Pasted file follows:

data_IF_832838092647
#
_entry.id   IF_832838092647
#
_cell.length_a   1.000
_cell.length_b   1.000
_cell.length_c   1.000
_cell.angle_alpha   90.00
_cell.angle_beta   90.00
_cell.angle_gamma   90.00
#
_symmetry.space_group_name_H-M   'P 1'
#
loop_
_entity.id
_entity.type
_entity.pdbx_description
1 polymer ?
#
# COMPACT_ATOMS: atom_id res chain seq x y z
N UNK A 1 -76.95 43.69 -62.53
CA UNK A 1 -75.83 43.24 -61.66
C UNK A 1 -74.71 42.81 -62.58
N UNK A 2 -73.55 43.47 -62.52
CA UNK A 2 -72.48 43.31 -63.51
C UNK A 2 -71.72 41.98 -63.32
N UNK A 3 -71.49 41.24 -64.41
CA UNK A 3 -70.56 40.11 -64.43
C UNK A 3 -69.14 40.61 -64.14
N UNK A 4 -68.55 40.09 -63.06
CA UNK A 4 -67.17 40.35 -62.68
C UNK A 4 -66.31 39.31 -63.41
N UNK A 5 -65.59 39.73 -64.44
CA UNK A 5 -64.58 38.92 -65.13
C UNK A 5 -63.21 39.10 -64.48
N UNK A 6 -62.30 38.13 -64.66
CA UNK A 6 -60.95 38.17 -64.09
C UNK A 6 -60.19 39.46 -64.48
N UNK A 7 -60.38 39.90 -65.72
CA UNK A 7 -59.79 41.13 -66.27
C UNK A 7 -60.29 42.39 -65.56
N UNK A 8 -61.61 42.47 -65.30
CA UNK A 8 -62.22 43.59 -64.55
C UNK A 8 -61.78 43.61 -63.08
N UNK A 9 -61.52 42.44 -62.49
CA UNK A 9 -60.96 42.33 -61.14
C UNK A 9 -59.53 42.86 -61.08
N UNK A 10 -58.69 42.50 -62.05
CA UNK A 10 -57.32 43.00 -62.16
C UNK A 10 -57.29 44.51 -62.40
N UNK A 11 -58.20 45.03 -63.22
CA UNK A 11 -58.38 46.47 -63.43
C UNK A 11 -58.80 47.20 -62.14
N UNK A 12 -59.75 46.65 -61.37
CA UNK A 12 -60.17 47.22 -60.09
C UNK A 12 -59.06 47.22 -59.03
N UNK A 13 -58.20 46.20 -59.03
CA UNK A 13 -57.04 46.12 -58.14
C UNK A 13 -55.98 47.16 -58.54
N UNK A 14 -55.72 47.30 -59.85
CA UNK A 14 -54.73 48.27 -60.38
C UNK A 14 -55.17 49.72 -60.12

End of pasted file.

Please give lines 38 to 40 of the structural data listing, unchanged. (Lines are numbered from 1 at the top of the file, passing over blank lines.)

C UNK A 6 -60.19 39.46 -64.48
N UNK A 7 -60.38 39.90 -65.72
CA UNK A 7 -59.79 41.13 -66.27